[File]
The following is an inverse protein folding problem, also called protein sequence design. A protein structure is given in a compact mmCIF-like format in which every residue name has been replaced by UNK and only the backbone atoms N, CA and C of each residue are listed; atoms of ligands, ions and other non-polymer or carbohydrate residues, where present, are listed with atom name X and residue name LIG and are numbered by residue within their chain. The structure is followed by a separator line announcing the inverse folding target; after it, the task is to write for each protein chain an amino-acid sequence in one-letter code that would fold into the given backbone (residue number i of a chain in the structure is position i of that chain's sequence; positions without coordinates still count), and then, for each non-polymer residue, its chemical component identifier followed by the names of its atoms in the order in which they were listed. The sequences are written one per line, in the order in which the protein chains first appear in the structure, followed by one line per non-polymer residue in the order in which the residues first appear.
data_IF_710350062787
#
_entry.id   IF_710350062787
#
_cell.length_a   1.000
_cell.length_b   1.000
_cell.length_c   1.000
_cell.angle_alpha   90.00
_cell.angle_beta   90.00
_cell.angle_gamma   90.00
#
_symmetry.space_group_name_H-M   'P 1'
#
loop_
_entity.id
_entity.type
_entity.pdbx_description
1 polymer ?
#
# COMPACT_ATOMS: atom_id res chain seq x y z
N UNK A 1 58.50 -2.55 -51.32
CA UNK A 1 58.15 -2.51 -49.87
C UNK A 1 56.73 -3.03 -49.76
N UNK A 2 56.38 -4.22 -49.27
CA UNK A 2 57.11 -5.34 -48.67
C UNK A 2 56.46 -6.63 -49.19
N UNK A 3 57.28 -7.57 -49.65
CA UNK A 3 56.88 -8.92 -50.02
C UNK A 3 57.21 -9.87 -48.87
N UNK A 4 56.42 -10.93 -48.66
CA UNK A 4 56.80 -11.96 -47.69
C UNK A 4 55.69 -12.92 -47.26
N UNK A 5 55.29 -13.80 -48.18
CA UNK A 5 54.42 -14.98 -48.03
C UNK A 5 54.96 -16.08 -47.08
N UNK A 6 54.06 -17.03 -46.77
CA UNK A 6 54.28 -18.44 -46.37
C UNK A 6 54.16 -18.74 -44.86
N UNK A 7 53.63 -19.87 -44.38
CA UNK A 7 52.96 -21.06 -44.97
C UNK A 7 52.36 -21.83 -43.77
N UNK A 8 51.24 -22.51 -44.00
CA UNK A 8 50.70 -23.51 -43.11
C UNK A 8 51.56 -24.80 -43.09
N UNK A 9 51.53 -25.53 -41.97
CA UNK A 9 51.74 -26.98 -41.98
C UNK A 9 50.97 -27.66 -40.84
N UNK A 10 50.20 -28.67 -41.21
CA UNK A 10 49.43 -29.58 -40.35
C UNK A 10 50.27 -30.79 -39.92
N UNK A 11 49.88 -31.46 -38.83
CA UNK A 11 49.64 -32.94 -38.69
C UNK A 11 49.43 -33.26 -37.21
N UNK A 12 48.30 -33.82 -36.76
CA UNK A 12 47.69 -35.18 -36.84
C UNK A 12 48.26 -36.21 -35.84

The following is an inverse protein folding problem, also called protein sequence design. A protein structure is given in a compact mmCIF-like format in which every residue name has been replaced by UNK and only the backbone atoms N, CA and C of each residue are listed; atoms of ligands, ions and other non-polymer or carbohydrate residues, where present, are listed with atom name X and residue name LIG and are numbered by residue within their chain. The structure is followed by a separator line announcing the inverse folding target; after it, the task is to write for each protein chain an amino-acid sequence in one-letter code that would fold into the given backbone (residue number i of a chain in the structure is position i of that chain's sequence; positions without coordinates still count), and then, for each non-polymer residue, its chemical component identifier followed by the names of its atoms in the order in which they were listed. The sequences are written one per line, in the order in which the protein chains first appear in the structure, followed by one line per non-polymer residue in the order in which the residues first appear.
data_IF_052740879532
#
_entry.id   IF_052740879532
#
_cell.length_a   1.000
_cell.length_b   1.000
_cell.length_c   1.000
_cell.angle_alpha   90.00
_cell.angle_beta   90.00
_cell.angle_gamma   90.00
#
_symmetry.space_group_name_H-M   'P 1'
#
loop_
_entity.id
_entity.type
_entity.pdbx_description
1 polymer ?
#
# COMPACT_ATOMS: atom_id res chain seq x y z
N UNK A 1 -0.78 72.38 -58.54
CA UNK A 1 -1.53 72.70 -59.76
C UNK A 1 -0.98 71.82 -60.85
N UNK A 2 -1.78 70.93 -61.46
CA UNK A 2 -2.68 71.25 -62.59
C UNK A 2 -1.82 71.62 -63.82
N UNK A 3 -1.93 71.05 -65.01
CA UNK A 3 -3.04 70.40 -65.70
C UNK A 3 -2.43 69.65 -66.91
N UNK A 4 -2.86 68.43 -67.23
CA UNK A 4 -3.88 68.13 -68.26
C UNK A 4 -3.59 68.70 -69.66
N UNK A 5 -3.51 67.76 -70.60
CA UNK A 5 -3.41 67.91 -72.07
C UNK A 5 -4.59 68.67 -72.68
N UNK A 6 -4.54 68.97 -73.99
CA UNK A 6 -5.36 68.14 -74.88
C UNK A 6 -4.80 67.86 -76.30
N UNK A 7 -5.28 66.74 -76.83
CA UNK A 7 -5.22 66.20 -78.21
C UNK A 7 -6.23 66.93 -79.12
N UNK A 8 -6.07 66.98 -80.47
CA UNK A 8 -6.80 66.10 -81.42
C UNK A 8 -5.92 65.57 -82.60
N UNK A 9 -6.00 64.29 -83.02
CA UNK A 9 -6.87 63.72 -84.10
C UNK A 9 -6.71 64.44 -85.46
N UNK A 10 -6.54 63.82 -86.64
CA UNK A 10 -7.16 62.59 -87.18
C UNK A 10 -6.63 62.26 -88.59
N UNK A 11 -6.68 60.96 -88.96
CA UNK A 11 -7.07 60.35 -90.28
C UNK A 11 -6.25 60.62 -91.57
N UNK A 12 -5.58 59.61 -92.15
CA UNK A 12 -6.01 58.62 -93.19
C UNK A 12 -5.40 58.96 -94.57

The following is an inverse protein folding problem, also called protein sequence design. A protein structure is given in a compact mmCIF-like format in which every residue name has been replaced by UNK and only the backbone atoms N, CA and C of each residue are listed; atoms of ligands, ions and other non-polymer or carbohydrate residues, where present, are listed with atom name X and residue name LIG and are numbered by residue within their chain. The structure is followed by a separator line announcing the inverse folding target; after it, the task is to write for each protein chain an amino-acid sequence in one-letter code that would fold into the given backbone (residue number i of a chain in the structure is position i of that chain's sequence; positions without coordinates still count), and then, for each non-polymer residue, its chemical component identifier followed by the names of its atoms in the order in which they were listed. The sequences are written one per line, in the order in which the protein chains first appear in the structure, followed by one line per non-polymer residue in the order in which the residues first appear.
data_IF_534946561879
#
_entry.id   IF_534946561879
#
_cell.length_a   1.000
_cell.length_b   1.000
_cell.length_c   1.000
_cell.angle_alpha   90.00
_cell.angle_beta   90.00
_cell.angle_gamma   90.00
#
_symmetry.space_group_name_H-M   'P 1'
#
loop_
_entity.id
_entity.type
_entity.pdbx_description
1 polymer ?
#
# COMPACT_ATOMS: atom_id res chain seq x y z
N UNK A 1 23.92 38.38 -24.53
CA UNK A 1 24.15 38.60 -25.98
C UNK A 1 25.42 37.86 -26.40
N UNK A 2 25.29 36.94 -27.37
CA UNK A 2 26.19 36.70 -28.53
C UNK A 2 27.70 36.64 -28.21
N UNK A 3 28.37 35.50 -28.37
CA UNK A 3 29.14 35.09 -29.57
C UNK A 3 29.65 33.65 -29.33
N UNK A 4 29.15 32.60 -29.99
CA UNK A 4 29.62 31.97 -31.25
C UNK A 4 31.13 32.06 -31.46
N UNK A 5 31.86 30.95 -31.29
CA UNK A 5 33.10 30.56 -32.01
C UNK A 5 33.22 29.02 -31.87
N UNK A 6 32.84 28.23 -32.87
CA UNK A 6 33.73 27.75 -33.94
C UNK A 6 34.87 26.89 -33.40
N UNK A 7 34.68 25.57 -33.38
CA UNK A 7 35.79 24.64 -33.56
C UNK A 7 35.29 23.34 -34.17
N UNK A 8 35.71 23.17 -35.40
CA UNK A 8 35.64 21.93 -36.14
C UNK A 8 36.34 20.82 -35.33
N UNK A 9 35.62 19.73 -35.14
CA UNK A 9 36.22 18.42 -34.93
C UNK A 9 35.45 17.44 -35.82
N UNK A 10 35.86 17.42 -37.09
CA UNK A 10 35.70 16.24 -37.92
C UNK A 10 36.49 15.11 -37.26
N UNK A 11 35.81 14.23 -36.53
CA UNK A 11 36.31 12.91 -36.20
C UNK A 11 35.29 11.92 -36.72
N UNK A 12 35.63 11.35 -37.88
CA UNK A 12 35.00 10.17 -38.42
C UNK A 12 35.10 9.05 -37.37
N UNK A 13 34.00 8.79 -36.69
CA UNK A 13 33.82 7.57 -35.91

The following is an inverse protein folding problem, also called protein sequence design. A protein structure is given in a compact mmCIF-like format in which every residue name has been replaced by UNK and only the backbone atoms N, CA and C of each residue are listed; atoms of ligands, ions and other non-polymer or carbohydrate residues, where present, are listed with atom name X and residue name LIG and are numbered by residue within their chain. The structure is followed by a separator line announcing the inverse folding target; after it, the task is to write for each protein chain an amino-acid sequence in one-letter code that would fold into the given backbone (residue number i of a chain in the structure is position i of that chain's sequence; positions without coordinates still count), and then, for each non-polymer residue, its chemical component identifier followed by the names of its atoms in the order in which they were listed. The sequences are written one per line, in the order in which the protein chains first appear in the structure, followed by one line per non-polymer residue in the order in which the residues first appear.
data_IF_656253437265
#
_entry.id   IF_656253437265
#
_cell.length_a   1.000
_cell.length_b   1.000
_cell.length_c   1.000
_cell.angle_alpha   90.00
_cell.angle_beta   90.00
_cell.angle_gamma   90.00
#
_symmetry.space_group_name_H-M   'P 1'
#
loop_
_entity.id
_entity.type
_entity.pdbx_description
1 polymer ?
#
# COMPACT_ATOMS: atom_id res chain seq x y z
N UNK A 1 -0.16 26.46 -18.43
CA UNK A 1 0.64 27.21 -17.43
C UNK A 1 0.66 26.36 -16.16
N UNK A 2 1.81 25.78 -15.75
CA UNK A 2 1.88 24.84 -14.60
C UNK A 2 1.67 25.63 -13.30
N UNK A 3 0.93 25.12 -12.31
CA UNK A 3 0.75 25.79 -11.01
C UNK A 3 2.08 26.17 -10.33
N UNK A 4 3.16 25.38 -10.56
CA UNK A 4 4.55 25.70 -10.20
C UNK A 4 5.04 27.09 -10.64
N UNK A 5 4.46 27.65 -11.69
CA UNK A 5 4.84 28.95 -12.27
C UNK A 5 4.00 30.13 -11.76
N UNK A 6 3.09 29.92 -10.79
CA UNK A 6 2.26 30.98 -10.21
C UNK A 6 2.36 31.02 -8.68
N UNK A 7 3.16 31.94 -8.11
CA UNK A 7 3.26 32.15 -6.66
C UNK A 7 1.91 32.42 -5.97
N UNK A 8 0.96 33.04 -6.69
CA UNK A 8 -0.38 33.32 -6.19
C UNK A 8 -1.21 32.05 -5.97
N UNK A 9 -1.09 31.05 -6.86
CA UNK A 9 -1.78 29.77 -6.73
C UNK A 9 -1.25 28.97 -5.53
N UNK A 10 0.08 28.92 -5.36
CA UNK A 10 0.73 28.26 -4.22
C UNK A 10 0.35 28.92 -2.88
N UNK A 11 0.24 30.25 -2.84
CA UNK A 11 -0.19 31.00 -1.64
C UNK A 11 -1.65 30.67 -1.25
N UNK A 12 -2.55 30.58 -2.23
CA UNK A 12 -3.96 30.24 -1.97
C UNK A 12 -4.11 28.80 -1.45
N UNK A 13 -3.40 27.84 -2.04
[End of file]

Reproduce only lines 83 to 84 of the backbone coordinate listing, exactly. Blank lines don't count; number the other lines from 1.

CA UNK A 2 -2.68 71.25 -62.59
C UNK A 2 -1.82 71.62 -63.82